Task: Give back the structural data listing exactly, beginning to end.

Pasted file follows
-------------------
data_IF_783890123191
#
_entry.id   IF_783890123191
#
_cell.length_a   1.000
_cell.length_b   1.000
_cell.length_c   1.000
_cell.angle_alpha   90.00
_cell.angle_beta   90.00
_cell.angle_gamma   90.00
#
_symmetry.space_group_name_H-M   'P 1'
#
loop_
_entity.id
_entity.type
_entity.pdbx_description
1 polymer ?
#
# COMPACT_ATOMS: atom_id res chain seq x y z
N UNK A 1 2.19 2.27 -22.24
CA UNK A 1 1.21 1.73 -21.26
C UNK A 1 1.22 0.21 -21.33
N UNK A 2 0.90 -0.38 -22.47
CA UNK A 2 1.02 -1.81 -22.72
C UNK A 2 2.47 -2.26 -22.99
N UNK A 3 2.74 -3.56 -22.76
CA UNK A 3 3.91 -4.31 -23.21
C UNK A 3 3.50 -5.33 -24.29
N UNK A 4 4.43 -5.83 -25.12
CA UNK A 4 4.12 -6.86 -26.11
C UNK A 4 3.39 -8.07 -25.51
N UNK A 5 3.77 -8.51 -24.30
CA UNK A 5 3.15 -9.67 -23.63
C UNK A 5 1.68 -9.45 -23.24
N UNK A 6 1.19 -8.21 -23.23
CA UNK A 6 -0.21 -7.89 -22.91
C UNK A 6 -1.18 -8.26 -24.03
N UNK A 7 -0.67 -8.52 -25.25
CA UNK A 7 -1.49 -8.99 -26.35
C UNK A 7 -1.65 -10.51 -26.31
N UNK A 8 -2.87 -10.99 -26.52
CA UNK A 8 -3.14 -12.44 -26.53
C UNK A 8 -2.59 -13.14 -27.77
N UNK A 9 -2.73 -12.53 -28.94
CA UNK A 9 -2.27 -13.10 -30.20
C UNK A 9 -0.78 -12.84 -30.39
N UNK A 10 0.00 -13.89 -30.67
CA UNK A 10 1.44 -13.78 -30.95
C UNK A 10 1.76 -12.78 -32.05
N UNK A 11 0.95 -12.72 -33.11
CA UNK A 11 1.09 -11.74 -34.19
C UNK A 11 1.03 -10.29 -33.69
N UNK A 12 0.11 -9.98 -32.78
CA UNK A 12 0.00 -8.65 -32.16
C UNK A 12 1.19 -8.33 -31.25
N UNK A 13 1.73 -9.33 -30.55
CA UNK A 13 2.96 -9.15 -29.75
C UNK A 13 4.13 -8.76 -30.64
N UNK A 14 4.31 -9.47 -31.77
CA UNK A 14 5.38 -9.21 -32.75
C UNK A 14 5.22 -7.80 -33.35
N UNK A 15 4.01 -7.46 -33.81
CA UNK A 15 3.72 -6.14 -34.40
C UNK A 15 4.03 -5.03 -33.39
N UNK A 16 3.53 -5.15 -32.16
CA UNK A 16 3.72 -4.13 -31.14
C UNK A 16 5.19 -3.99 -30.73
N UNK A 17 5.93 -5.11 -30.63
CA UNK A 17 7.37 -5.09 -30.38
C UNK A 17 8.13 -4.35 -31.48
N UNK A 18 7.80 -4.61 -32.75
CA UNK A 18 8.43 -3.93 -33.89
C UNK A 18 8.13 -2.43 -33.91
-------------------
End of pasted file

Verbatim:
data_IF_783890123191
#
_entry.id   IF_783890123191
#
_cell.length_a   1.000
_cell.length_b   1.000
_cell.length_c   1.000
_cell.angle_alpha   90.00
_cell.angle_beta   90.00
_cell.angle_gamma   90.00
#
_symmetry.space_group_name_H-M   'P 1'
#
loop_
_entity.id
_entity.type
_entity.pdbx_description
1 polymer ?
#
# COMPACT_ATOMS: atom_id res chain seq x y z
N UNK A 1 2.19 2.27 -22.24
CA UNK A 1 1.21 1.73 -21.26
C UNK A 1 1.22 0.21 -21.33
N UNK A 2 0.90 -0.38 -22.47
CA UNK A 2 1.02 -1.81 -22.72
C UNK A 2 2.47 -2.26 -22.99
N UNK A 3 2.74 -3.56 -22.76
CA UNK A 3 3.91 -4.31 -23.21
C UNK A 3 3.50 -5.33 -24.29
N UNK A 4 4.43 -5.83 -25.12
CA UNK A 4 4.12 -6.86 -26.11
C UNK A 4 3.39 -8.07 -25.51
N UNK A 5 3.77 -8.51 -24.30
CA UNK A 5 3.15 -9.67 -23.63
C UNK A 5 1.68 -9.45 -23.24
N UNK A 6 1.19 -8.21 -23.23
CA UNK A 6 -0.21 -7.89 -22.91
C UNK A 6 -1.18 -8.26 -24.03
N UNK A 7 -0.67 -8.52 -25.25
CA UNK A 7 -1.49 -8.99 -26.35
C UNK A 7 -1.65 -10.51 -26.31
N UNK A 8 -2.87 -10.99 -26.52
CA UNK A 8 -3.14 -12.44 -26.53
C UNK A 8 -2.59 -13.14 -27.77
N UNK A 9 -2.73 -12.53 -28.94
CA UNK A 9 -2.27 -13.10 -30.20
C UNK A 9 -0.78 -12.84 -30.39
N UNK A 10 0.00 -13.89 -30.67
CA UNK A 10 1.44 -13.78 -30.95
C UNK A 10 1.76 -12.78 -32.05
N UNK A 11 0.95 -12.72 -33.11
CA UNK A 11 1.09 -11.74 -34.19
C UNK A 11 1.03 -10.29 -33.69
N UNK A 12 0.11 -9.98 -32.78
CA UNK A 12 0.00 -8.65 -32.16
C UNK A 12 1.19 -8.33 -31.25
N UNK A 13 1.73 -9.33 -30.55
CA UNK A 13 2.96 -9.15 -29.75
C UNK A 13 4.13 -8.76 -30.64
N UNK A 14 4.31 -9.47 -31.77
CA UNK A 14 5.38 -9.21 -32.75
C UNK A 14 5.22 -7.80 -33.35
N UNK A 15 4.01 -7.46 -33.81
CA UNK A 15 3.72 -6.14 -34.40
C UNK A 15 4.03 -5.03 -33.39
N UNK A 16 3.53 -5.15 -32.16
CA UNK A 16 3.72 -4.13 -31.14
C UNK A 16 5.19 -3.99 -30.73
N UNK A 17 5.93 -5.11 -30.63
CA UNK A 17 7.37 -5.09 -30.38
C UNK A 17 8.13 -4.35 -31.48
N UNK A 18 7.80 -4.61 -32.75
CA UNK A 18 8.43 -3.93 -33.89
C UNK A 18 8.13 -2.43 -33.91